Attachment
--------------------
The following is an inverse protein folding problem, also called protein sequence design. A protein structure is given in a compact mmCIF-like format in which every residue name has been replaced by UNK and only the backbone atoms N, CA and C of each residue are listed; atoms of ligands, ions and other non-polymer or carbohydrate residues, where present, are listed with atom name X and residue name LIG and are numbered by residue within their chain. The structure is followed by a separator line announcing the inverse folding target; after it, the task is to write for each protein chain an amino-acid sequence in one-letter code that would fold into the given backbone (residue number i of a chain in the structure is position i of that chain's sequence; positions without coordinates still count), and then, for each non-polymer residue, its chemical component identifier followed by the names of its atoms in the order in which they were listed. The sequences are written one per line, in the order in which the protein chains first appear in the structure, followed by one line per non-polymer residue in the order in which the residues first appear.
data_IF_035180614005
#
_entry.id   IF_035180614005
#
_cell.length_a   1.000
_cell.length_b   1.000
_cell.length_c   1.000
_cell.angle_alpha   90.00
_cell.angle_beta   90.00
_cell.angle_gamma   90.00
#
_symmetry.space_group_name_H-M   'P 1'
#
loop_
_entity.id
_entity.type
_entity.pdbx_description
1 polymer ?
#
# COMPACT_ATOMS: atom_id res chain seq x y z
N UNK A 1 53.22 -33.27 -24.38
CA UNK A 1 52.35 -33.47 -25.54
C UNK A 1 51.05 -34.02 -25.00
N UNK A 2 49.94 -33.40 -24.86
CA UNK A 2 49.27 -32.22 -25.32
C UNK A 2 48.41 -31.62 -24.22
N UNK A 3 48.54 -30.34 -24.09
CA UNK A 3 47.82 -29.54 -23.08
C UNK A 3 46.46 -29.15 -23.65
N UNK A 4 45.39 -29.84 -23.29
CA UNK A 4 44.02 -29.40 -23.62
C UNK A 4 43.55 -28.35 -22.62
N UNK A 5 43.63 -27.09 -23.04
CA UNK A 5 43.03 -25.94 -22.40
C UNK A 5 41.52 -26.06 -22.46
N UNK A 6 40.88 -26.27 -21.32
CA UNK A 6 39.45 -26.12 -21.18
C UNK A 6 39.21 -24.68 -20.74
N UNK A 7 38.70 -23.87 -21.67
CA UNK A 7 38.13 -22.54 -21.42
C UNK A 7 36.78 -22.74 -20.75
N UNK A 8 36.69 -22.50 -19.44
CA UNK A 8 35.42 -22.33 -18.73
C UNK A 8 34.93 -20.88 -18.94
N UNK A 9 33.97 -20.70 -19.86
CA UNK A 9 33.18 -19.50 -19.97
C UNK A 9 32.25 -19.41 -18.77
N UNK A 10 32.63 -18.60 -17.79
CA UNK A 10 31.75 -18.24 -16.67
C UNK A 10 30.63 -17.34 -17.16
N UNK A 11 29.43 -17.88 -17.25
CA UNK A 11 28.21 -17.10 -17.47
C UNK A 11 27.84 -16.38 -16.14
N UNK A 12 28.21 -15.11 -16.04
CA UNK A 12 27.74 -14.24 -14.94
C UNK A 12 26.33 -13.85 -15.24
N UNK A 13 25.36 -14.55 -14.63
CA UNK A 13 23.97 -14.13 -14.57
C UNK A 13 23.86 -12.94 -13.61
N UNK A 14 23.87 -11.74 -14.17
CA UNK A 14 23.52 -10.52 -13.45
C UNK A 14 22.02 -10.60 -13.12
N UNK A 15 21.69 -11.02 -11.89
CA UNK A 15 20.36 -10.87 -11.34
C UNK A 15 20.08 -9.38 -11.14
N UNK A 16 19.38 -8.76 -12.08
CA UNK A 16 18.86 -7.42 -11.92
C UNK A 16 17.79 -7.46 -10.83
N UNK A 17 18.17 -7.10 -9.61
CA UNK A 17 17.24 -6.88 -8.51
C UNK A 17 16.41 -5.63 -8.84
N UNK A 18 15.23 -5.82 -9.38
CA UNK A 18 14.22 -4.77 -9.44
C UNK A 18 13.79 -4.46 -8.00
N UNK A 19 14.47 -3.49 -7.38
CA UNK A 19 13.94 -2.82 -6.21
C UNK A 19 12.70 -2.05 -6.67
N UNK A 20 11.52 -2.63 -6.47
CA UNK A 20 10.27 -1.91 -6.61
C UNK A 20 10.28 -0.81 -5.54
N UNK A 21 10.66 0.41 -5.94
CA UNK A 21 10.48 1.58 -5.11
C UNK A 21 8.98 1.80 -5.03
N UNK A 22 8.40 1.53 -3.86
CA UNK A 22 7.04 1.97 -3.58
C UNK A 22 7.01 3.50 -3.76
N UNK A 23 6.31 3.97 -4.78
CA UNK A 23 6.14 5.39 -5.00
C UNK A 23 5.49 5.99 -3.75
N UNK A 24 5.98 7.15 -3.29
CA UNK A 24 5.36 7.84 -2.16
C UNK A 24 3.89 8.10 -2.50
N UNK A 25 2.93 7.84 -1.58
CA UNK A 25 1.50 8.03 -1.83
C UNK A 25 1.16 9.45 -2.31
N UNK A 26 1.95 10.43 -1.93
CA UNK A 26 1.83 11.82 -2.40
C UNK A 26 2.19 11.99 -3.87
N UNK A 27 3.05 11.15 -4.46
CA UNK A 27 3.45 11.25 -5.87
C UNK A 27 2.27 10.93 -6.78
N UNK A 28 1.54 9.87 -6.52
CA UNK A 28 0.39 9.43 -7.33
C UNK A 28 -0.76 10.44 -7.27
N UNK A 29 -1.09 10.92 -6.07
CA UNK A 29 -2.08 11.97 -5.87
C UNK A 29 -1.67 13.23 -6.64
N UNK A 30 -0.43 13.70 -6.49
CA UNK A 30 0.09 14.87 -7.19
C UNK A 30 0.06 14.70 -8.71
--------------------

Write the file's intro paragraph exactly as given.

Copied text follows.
The following is an inverse protein folding problem, also called protein sequence design. A protein structure is given in a compact mmCIF-like format in which every residue name has been replaced by UNK and only the backbone atoms N, CA and C of each residue are listed; atoms of ligands, ions and other non-polymer or carbohydrate residues, where present, are listed with atom name X and residue name LIG and are numbered by residue within their chain. The structure is followed by a separator line announcing the inverse folding target; after it, the task is to write for each protein chain an amino-acid sequence in one-letter code that would fold into the given backbone (residue number i of a chain in the structure is position i of that chain's sequence; positions without coordinates still count), and then, for each non-polymer residue, its chemical component identifier followed by the names of its atoms in the order in which they were listed. The sequences are written one per line, in the order in which the protein chains first appear in the structure, followed by one line per non-polymer residue in the order in which the residues first appear.